A Labour Government could not successfully undertake this by itself.  It needs to work in partnership with a range of stakeholders including teachers, schools and colleges, employers and those in higher education.

I believe that is possible because of the broad developing consensus I mentioned earlier.

In fact in this area of 14-19 education, practice is already ahead of current Government policy.

I’ve mentioned that there are baccalaureate-type ideas, projects and practices already existing on the ground that can help to shape a future National Baccalaureate Framework.

Labour will want to work with these developments and to help them flourish, so that the new framework is essentially created from below and not imposed from above.

People often talk about root and branch reform – but here the seeds of reform are already sown – our role in government should be to help to nurture them to grow and thrive.

I also recognise that a Labour Government would not only work with practitioners and education stakeholders, but will need to build support across political parties to make a national baccalaureate framework strong and enduring, and resilient to changes in political fortunes.

That will not be easy but I believe there is a general weariness with conflict in education and a growing appetite for consensus.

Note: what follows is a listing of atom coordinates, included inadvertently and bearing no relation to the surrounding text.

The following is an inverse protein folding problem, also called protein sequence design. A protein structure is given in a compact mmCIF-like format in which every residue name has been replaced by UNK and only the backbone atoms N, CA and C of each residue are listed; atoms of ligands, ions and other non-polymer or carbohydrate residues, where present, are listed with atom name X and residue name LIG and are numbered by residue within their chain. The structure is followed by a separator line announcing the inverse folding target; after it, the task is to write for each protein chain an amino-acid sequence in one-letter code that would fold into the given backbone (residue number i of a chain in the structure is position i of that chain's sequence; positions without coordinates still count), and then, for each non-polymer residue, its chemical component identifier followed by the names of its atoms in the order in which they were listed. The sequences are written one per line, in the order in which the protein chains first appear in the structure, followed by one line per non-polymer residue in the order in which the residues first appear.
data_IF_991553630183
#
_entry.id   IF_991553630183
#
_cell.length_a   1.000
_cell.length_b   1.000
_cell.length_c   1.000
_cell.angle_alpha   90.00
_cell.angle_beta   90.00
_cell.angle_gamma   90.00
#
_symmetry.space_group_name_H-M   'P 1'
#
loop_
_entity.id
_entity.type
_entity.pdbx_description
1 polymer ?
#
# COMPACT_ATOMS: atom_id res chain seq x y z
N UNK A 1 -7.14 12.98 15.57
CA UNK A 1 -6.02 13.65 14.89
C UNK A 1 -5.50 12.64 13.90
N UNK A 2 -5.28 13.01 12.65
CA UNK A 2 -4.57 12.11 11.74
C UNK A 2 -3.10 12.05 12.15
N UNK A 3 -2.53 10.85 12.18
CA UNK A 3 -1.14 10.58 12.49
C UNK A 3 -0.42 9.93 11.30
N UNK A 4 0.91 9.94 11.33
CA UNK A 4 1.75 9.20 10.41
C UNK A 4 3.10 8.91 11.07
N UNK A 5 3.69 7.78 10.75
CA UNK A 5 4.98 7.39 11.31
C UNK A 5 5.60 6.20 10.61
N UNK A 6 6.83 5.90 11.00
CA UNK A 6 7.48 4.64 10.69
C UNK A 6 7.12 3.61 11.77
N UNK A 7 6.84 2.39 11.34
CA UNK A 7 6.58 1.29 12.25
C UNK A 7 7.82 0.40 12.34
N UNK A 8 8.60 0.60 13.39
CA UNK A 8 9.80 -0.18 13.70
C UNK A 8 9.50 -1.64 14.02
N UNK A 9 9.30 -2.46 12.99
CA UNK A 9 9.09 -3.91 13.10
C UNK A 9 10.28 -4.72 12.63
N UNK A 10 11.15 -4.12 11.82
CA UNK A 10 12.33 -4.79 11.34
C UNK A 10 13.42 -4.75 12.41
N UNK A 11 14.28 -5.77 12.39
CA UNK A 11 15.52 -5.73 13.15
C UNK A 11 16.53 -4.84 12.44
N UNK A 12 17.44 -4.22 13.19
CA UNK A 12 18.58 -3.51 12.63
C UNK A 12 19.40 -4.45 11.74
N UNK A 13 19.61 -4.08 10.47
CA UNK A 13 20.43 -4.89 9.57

Students, teachers, parents and other stakeholders would be the major beneficiaries of a new stability and gradualism in curriculum and qualifications reform building on the best we have got.

So the job of government should extend beyond setting the direction of travel for the future and extend to building a new consensus.

Rather than pulling the clunky Whitehall lever of top down imposed change, we think that real leadership would be to gradually revisit those major policy levers (e.g. funding, inspection, performance measures) in order to create a healthier landscape in which schools, colleges, workplace providers and higher education can innovate together.

But there is a more immediate issue on qualifications that we need to act quickly to fix. I want to say something now about AS level, which will force me to drop momentarily my consensual tone.

The decision to decouple AS-level from A level is one of the most pig-headed and stupid decisions taken by the former Secretary of State for Education Michael Gove.

This was not a decision taken by Ofqual as the exam regulator, it was a "policy direction" direct from the Secretary of State himself.

There are a number of reasons why this was the wrong decision. First of all we all know that we specialise very early in this country.

AS-level coupled with A level allows students to delay specialisation a little bit longer, and reduces the dropout rate.

It's an important steppingstone for students and also, because it counts, it helps them to focus more quickly on the big step up at A-level.

I agree that in the past some external assessments were done too early, and that AS-level doesn't have to necessarily account for 50% of the final grade. But making the final examination the only thing that matters will deny many students a chance to show what they can really achieve.
There is of course another reason why this decision is wrong.

There is clear and compelling evidence that AS-level provides a very good predictor for performance in higher education.